Traveling from Washington to Chicago:
I am traveling with my family to attend a fair in Chicago and see my daughters at their school. I am collecting my thoughts on the war:
The “feeding” of an army is a matter of the most vital importance, and demands the earliest attention of the general intrusted with a campaign. To be strong, healthy, and capable of the largest measure of physical effort, the soldier needs about three pounds gross of food per day, and the horse or mule about twenty pounds. When a general first estimates the quantity of food and forage needed for an army of fifty or one hundred thousand men, he is apt to be dismayed, and here a good staff is indispensable, though the general cannot throw off on them the responsibility. He must give the subject his personal attention, for the army reposes in him alone, and should never doubt the fact that their existence overrides in importance all other considerations. Once satisfied of this, and that all has been done that can be, the soldiers are always willing to bear the largest measure of privation. Probably no army ever had a more varied experience in this regard than the one I commanded in 1864’65.
Our base of supply was at Nashville, supplied by railways and the Cumberland River, thence by rail to Chattanooga, a “secondary base,” and thence forward a single-track railroad. The stores came forward daily, but I endeavored to have on hand a full supply for twenty days in advance. These stores were habitually in the wagon-trains, distributed to corps, divisions, and regiments, in charge of experienced quartermasters and commissaries, and became subject to the orders of the generals commanding these bodies. They were generally issued on provision returns, but these had to be closely scrutinized, for too often the colonels would make requisitions for provisions for more men than they reported for battle. Of course, there are always a good many non-combatants with an army, but, after careful study, I limited their amount to twenty-five percent of the “effective strength,” and that was found to be liberal. An ordinary army wagon drawn by six mules may be counted on to carry three thousand pounds net, equal to the food of a full regiment for one day, but, by driving along beef-cattle, a commissary may safely count the contents of one wagon as sufficient for two days’ food for a regiment of a thousand men; and as a corps should have food on hand for twenty days ready for detachment, it should have three hundred such wagons, as a provision train; and for forage, ammunition, clothing, and other necessary stores, it was found necessary to have three hundred more wagons, or six hundred wagons in all, for a corps d’armee.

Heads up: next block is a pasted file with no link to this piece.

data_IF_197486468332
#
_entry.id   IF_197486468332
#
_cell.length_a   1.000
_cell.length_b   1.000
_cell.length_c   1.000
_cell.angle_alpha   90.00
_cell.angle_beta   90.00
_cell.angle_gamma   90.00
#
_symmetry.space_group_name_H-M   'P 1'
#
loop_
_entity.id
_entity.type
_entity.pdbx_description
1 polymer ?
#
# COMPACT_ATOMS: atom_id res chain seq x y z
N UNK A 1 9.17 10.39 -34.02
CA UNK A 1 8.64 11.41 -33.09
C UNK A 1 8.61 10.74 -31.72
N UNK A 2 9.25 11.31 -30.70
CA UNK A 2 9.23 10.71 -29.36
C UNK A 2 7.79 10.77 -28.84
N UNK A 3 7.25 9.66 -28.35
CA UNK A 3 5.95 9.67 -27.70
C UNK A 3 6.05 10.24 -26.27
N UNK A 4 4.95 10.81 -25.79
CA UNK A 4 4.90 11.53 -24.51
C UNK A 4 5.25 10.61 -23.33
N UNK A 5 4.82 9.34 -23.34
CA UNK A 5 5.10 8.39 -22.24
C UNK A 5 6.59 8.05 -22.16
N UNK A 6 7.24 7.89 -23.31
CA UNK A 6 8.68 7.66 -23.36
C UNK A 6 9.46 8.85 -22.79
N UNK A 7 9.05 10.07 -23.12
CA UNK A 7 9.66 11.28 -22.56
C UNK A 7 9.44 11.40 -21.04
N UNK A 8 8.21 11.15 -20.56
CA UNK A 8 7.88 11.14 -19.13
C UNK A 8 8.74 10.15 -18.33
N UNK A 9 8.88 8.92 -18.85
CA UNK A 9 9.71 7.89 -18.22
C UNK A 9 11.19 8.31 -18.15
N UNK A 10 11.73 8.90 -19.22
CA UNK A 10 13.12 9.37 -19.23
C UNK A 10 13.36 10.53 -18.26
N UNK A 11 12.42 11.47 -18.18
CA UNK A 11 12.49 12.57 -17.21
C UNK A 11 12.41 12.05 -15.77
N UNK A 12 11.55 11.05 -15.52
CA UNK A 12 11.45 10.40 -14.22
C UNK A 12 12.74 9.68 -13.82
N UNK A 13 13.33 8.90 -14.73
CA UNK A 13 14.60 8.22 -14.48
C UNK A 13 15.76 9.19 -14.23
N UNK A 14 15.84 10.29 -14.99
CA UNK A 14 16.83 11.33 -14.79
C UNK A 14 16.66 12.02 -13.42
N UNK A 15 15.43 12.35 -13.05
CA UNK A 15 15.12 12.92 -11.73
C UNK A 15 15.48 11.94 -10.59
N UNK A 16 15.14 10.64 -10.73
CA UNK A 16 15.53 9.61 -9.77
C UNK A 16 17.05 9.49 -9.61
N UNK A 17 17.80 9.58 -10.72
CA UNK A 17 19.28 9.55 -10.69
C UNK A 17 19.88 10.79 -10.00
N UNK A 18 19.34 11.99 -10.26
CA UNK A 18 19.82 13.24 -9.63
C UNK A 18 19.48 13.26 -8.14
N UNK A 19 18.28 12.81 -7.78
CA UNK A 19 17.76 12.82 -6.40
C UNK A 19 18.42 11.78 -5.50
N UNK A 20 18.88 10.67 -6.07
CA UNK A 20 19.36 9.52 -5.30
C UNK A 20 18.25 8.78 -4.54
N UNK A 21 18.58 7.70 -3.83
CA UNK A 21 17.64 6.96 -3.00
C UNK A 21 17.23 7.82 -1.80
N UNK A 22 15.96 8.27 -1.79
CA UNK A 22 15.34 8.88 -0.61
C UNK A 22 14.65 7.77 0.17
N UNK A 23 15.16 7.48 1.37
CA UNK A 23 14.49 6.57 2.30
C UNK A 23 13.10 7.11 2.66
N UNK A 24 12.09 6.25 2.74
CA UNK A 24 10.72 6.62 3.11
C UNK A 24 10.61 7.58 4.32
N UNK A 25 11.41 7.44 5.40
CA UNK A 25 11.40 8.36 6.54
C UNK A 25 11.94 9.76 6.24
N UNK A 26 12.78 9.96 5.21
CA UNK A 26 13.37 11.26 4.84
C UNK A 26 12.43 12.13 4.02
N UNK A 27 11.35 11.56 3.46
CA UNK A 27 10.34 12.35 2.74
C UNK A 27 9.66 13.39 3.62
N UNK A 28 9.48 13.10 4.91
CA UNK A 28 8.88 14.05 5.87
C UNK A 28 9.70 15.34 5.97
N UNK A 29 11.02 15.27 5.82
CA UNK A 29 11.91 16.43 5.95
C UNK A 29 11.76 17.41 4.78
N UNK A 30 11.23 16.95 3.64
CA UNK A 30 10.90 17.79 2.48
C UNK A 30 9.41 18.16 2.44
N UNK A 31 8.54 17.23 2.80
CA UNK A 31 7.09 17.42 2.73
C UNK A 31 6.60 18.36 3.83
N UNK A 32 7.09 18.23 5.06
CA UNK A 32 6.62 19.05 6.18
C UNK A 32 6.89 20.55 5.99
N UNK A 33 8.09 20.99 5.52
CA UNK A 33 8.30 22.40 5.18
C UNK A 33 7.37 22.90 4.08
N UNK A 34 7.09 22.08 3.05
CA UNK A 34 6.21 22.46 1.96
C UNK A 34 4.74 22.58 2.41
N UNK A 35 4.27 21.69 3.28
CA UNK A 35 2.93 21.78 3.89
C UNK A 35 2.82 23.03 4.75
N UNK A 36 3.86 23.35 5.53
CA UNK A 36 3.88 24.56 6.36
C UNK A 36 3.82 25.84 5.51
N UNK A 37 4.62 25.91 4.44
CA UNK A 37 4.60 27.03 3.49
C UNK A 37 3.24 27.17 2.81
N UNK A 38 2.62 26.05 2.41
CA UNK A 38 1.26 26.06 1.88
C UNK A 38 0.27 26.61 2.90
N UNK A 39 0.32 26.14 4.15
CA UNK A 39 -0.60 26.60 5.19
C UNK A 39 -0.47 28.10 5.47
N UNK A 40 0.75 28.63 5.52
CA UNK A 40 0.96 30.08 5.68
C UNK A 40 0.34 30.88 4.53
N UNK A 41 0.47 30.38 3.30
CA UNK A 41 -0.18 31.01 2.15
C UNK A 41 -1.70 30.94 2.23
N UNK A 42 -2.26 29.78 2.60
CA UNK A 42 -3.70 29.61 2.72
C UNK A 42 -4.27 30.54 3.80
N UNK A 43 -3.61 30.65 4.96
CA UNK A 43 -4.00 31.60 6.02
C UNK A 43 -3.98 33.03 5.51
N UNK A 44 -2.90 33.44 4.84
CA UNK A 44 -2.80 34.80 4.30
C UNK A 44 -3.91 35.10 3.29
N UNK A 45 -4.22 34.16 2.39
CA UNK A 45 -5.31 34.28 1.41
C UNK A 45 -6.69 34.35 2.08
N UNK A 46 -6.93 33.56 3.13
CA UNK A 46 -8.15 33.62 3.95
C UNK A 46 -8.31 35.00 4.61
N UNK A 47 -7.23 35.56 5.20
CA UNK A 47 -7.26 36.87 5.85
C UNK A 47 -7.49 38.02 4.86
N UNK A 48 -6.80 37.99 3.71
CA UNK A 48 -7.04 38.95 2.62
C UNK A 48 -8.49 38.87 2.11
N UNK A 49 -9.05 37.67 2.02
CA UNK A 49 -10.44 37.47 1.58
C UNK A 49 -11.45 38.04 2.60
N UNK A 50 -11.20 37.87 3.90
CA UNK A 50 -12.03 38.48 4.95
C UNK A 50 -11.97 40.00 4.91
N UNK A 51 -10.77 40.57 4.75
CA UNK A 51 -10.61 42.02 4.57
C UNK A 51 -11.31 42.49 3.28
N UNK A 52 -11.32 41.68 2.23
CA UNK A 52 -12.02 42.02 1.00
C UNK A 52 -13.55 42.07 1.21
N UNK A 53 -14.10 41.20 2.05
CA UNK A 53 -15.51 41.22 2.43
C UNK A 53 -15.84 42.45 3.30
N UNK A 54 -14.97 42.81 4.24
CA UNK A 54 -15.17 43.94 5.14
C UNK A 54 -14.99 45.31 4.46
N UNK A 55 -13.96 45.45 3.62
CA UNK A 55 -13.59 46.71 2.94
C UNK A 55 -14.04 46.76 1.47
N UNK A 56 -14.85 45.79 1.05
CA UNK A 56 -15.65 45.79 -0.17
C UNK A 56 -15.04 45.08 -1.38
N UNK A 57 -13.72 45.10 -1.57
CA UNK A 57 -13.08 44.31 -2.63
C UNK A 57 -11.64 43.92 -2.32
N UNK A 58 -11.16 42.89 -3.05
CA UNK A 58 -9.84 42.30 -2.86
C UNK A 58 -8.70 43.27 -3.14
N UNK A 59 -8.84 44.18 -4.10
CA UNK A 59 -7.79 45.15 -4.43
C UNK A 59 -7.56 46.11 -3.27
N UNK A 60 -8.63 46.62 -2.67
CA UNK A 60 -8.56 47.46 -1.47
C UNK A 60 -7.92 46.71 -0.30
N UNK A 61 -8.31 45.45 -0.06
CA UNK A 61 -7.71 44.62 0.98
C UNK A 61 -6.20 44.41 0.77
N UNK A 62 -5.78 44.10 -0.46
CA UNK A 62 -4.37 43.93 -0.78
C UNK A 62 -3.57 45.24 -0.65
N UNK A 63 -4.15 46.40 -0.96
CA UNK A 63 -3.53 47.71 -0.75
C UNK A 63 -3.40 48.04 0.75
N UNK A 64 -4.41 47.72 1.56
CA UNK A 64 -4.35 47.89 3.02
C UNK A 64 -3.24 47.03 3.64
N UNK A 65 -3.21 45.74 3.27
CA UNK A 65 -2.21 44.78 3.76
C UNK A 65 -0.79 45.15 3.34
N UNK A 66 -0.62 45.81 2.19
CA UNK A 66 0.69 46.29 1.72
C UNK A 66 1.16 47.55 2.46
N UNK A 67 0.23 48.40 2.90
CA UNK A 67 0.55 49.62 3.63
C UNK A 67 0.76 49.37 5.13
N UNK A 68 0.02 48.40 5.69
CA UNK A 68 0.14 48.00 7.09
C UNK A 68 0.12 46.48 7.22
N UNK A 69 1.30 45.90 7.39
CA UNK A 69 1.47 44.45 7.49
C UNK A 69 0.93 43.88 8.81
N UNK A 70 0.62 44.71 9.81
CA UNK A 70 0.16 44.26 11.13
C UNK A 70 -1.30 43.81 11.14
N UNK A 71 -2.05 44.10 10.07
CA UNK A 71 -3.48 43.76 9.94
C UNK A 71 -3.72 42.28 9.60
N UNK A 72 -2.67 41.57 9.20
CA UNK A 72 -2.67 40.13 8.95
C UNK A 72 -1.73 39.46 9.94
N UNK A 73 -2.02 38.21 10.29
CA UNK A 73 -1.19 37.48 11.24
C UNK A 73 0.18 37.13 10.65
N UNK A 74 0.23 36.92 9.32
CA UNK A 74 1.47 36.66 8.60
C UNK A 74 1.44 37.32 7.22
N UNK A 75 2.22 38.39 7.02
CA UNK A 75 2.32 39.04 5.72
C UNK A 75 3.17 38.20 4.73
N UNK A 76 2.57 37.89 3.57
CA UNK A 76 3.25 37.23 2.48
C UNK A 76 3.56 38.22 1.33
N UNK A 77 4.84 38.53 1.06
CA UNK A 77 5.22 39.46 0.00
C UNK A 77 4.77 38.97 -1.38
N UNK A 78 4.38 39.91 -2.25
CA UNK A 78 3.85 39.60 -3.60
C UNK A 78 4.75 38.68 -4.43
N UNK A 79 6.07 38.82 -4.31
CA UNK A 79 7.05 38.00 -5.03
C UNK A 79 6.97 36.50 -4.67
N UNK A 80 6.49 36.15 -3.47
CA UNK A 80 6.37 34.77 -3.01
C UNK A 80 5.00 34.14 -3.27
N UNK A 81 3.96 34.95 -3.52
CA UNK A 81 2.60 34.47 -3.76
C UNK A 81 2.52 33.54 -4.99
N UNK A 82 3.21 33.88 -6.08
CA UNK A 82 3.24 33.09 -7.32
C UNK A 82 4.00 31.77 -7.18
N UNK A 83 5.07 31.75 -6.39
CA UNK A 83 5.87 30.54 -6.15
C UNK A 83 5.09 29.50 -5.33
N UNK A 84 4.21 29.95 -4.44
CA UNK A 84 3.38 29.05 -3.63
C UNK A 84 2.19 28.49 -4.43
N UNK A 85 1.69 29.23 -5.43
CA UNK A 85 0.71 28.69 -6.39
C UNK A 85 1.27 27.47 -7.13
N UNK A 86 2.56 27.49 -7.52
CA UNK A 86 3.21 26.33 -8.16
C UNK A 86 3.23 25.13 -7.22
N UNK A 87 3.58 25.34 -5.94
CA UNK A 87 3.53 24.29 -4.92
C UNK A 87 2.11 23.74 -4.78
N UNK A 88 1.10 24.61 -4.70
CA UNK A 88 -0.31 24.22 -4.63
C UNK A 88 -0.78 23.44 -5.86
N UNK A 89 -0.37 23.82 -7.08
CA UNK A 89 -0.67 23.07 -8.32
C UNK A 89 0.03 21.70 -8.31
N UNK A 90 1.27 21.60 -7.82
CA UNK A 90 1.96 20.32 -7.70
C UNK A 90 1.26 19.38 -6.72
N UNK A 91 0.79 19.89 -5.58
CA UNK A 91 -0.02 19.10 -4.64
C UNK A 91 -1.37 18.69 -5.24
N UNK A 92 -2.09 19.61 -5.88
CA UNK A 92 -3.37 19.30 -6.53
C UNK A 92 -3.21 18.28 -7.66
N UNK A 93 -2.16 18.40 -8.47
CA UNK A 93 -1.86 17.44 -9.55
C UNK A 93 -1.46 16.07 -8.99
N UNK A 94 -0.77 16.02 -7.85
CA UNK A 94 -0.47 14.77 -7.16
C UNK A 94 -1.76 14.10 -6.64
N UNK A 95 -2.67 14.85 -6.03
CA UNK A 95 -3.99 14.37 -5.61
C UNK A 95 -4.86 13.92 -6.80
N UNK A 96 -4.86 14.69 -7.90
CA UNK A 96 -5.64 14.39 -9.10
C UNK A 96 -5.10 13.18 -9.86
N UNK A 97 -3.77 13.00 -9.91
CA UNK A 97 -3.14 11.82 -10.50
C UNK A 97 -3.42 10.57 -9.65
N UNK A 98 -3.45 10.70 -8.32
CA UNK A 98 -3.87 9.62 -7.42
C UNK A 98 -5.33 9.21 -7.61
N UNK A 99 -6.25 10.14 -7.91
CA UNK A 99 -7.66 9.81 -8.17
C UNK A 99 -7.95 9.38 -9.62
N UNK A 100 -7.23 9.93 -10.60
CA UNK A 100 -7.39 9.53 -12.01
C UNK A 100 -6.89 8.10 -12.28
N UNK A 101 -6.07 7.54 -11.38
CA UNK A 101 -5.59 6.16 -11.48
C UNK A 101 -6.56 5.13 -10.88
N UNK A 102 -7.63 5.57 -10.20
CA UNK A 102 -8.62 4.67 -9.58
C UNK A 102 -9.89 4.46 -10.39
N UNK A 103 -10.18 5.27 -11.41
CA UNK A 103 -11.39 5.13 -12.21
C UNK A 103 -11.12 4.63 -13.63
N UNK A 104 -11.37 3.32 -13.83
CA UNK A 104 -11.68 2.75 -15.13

These should be absolutely under the immediate control of the corps commander, who will, however, find it economical to distribute them in due proportion to his divisions, brigades, and even regiments. Each regiment ought usually to have at least one wagon ￼for convenience to distribute stores, and each company two pack-mules, so that the regiment may always be certain of a meal on reaching camp without waiting for the larger trains.
On long marches the artillery and wagon-trains should always have the right of way, and the troops should improvise roads to one side, unless forced to use a bridge in common, and all trains should have escorts to protect them, and to assist them in bad places. To this end there is nothing like actual experience. Unless the officers in command give the subject their personal attention, they will find their wagon-trains loaded down with tents, personal baggage, and even the arms and knapsacks of the escort. Each soldier should, if not actually “sick or wounded,” carry his musket and equipments containing from forty to sixty rounds of ammunition, his shelter-tent, a blanket or overcoat, and an extra pair of pants, socks, and drawers, in the form of a scarf, worn from the left shoulder to the right side in lieu of knapsack, and in his haversack he should carry some bread, cooked meat, salt, and coffee. I do not believe a soldier should be loaded down too much, but, including his clothing, arms, and equipment, he can carry about fifty pounds without impairing his health or activity. A simple calculation will show that by such a distribution a corps will-thus carry the equivalent of five hundred wagon-loads–an immense relief to the trains.